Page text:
Neil Jordan wrote and directed his first feature film, Angel, in 1982, and went to write, produce and direct 15 other movies including Company of Wolves, Mona Lisa, The Crying Game and Interview with a Vampire.
His newest project is the miniseries The Borgias for Showtime, telling the intriguing story of one of the most notoriously scandalous families ever to be born. Jeremy Irons portrays Rodrigo Borgia, the cunning manipulative patriarch of the family who builds an empire through the corruption of the Catholic Church and orchestrates a relentless reign of power and flamboyant cruelty.
This was introduced by Showtime as a successor to The Tudors. Do you see any similarities between them?
The Tudors was about England! They’re both costume dramas. But this is more about a developing story. This is more about power. It’s more like a huge, enormous crime drama. I think the family in this is much more important. The family is the center of this.
It would seem you would have an advantage over the producers of The Tudors, because we may know their name and some of their deeds, but we don’t really have a fixed idea of what the Borgias look like, so how much license do you think you’ve taken?
I tried to stay as accurate to the broad historical shape as I could. But you didn’t have to invent much to make these guys fascinating. I didn’t have to invent a thing. What they went through was actually extraordinary.
Rodrigo Borgia invited his family into the Vatican. He put his daughter in charge of St Peter’s for a period. That doesn’t happen in this season, but in the next it will. He went away to do some business, and he left Lucrezia (Holliday Grainger) in charge of the Vatican, which shocked the entire world at the time.
I didn’t have to manipulate events to make it dramatically engaging or to make them salacious or interesting as people.
Is the sex and violence an important element in doing a Showtime show?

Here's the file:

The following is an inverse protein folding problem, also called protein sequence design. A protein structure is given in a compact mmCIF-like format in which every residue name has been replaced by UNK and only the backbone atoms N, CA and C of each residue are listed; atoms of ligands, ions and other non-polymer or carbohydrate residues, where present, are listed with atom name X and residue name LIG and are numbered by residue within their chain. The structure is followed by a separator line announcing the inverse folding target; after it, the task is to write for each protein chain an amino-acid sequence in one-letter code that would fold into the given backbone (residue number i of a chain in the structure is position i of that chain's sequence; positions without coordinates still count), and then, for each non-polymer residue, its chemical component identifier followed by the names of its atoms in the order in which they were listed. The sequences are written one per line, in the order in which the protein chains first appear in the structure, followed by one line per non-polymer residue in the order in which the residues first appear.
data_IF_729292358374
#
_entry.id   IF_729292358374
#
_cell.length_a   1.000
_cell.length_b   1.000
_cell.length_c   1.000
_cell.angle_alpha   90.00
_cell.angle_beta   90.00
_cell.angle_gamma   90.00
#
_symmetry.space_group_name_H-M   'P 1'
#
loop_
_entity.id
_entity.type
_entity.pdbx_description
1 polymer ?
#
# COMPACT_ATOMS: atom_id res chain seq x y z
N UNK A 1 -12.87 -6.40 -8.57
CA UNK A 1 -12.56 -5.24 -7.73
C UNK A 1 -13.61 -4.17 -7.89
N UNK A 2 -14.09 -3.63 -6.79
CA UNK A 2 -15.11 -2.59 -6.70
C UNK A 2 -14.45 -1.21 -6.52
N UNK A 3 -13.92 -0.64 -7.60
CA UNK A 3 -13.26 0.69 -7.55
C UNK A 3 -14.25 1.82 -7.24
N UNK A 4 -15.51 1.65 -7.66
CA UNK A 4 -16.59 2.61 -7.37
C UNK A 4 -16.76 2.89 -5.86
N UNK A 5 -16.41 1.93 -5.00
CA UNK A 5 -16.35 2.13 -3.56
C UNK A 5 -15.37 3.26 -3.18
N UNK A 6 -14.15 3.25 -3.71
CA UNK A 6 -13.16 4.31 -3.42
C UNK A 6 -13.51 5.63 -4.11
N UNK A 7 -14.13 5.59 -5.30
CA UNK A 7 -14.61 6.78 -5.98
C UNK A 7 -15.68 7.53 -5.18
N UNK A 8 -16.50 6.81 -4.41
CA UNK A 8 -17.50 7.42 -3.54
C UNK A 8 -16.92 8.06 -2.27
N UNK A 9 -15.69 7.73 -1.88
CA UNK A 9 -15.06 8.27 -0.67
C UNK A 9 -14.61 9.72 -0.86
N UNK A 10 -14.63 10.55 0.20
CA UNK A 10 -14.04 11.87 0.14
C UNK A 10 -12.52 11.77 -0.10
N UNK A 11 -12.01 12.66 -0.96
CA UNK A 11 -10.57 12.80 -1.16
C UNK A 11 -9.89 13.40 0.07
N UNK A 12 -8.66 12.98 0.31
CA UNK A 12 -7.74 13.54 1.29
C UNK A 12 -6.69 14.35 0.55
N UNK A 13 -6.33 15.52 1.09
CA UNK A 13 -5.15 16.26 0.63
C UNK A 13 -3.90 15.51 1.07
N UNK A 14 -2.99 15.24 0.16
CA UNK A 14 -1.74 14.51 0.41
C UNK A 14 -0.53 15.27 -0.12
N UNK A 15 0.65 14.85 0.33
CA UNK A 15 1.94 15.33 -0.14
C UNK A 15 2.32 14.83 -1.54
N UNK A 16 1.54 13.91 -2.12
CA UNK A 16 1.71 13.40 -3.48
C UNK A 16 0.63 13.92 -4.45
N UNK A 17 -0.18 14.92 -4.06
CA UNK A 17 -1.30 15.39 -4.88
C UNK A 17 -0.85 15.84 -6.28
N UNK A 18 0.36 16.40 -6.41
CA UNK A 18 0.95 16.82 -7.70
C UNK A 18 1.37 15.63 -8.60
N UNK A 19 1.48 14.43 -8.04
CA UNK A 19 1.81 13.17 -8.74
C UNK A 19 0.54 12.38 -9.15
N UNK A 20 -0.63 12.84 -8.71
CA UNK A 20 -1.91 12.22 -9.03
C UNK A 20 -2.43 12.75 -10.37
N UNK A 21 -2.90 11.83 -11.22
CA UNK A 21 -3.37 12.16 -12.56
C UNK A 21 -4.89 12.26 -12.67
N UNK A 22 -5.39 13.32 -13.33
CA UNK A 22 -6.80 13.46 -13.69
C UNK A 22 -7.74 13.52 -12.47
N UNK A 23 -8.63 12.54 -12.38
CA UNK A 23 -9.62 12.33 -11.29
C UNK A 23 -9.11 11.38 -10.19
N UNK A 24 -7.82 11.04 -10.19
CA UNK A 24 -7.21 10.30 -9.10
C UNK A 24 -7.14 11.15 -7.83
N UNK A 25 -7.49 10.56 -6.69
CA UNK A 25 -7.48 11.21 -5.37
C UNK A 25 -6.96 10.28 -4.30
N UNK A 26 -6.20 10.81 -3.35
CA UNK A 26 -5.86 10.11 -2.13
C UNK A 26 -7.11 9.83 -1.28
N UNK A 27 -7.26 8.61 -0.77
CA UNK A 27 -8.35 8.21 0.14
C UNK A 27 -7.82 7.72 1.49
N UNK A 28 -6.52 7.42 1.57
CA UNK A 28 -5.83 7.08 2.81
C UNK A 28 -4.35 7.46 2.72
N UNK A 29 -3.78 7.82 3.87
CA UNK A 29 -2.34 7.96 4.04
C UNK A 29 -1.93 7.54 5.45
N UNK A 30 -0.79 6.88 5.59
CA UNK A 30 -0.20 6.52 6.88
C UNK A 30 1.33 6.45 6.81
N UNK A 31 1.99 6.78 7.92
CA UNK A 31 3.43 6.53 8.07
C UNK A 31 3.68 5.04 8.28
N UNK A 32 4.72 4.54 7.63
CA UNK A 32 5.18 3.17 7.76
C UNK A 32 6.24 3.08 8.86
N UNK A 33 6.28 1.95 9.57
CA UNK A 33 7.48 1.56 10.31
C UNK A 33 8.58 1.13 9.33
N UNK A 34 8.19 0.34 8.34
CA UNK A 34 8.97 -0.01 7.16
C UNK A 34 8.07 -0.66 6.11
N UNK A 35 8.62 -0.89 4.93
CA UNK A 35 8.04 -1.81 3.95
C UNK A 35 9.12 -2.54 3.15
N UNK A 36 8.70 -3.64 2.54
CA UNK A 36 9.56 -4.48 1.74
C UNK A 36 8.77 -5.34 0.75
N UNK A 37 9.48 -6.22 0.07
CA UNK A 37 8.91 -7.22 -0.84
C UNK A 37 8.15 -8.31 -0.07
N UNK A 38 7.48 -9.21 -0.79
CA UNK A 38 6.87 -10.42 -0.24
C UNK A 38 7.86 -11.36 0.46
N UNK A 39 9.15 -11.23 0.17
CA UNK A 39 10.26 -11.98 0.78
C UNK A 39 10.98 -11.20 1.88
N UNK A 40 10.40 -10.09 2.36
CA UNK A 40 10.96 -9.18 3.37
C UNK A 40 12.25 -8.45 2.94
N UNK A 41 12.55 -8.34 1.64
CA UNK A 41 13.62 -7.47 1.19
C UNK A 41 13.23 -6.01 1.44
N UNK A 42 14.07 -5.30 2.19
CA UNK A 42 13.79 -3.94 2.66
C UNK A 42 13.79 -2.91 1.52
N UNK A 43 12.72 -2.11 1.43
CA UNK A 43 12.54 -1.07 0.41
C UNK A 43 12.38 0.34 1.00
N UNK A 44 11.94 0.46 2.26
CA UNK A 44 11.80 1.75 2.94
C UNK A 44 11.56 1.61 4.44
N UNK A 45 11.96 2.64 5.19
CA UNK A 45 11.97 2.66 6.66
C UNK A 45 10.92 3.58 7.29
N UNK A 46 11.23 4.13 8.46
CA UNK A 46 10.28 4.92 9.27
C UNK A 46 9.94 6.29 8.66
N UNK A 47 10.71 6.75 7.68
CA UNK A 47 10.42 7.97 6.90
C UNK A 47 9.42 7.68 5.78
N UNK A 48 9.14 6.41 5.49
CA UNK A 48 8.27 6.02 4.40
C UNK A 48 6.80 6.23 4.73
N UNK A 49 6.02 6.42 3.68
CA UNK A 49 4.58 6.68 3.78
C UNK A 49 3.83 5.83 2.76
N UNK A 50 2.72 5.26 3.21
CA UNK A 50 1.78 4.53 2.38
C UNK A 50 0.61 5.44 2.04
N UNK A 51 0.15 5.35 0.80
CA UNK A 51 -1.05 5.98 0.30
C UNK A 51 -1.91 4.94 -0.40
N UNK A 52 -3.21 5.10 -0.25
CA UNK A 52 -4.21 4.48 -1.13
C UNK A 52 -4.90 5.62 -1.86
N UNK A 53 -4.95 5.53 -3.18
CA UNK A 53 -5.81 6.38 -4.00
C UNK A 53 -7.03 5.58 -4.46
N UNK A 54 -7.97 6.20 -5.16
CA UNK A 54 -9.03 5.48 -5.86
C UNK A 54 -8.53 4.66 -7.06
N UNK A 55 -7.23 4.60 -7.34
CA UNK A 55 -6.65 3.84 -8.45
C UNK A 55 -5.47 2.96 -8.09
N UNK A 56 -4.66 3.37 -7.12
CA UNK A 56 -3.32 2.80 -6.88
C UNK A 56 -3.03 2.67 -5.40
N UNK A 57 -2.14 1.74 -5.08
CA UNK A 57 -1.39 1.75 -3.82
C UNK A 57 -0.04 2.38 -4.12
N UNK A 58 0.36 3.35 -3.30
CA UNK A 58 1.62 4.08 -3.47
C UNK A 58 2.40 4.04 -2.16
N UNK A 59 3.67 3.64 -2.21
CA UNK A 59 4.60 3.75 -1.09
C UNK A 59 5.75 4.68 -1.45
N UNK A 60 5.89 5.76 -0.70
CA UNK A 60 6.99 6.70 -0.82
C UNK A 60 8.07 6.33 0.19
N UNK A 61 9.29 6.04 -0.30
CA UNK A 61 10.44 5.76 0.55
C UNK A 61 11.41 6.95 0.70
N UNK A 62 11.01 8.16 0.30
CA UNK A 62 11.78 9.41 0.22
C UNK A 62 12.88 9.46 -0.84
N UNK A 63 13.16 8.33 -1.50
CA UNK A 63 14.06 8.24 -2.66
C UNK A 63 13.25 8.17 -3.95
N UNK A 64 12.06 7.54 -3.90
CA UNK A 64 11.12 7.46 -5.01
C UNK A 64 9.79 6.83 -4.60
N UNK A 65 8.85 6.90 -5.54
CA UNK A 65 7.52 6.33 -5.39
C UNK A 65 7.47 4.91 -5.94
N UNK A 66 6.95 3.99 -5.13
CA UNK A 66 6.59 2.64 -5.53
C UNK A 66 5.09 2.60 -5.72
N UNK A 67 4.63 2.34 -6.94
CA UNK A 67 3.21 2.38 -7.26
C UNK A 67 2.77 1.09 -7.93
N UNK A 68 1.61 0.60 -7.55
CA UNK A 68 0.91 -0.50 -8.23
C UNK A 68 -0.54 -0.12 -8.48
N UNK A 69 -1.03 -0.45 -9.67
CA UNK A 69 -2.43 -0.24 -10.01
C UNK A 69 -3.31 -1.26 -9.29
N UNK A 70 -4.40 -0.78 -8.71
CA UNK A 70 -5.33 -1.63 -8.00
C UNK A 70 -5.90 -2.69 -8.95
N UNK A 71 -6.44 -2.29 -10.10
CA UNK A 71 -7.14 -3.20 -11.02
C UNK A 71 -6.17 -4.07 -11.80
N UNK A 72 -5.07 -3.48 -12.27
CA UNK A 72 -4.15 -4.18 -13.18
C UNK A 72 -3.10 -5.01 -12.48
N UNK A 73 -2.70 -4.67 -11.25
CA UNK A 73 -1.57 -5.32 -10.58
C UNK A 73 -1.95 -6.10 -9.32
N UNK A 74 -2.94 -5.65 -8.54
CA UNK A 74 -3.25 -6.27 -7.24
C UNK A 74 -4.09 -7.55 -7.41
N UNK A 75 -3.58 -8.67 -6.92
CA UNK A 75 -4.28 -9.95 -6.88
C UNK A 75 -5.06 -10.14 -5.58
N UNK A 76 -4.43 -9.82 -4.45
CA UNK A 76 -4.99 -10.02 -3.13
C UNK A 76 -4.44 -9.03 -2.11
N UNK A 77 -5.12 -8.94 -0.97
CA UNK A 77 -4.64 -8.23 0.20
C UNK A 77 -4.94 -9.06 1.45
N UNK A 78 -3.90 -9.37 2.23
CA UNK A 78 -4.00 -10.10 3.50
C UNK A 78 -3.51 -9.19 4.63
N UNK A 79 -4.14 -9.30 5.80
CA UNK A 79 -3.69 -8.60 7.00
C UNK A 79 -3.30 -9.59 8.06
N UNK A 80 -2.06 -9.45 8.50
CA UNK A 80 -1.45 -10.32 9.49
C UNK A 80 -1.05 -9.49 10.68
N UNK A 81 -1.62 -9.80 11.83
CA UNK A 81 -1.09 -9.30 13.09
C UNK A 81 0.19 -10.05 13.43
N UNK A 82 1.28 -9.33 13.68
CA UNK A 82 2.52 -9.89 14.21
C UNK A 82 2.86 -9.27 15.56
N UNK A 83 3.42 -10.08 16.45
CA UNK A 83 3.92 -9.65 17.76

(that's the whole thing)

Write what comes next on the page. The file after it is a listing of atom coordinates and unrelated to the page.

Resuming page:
No, not at all, it just happened to be part of the story of the Borgias. They were one of the most notorious families to have lived. And Rodrigo Borgia was definitely one of the most notorious men ever to have become Pope. He had a beautiful daughter Lucrezia, who became a byword for sinister female machination. But we want to present her as a real person and as a heroine, actually. So we’re trying to do our best to tell the truth.
Have you heard anything from the Roman Catholic Church about this?
Well, these events are well-documented. And this Pope was by no means the worst Pope. There was a guy before him who was accused of piracy and murder.
We’re telling a story about a man who, whatever you say about him, did believe in the end. And he did try and protect the institution of the papacy with all the weapons that he could muster. I don’t think the Vatican or the Church will be unhappy, because what we’re making is about characters who were perched between God and mammon.
The entire series is about religion and power and how they interact. And it’s been a reality of the Vatican since the church was founded, since there was an institution there after the apostles and the gospels.
How do you handle the intimate relationship between the brother and sister, Lucrezia and Cesare Borgia?
It was rumored at the time. A lot of the histories were written by the enemies of the Borgias, so you have to look at them with a jaundiced eye. It was rumored there was an incestuous relationship between Cesare (Francois Arnaud) and Lucrezia. Lucrezia did have a child out of wedlock. There were rumors that it was her father’s child.
But basically, if you read the history, you find this brother and sister were utterly fascinated by each other, and they regarded each as the ideal spouse. They got through many relationships, but they never found one that satisfied them as much. It’s not a story about incest, but it’s a story about two people who are absolutely enraptured with each other.
Everyone assumes that Lucrezia Borgia was evil. How much of that is just myth written by the enemies of her?
The entire myth of Lucrezia’s salaciousness and her nefariousness is totally invented. What did she do? She was married off one, twice, not three times. But she had a baby out of wedlock. Many people had. And she ended up as the Duchess of Ferrara. She ended up alone among all of the Borgias as kind of almost a saintly figure.
Can you give me an idea of what some of the more scandalous things that the Borgias did?
I was more interested in the story, in what getting the greatest prize in the world has to give does to the characters and the family. There are far more scandalous things that have been documented than we have shown on screen.
My feeling is that orgies with men in red skirts are kind of silly and they’re the stuff of comedy rather than of drama. So a lot of the orgies that have been reported to have happened, we did not include in the story.
There was ample opportunity for scandal there, but I was more interested in the story of the power struggle to survive and what it does to the family themselves.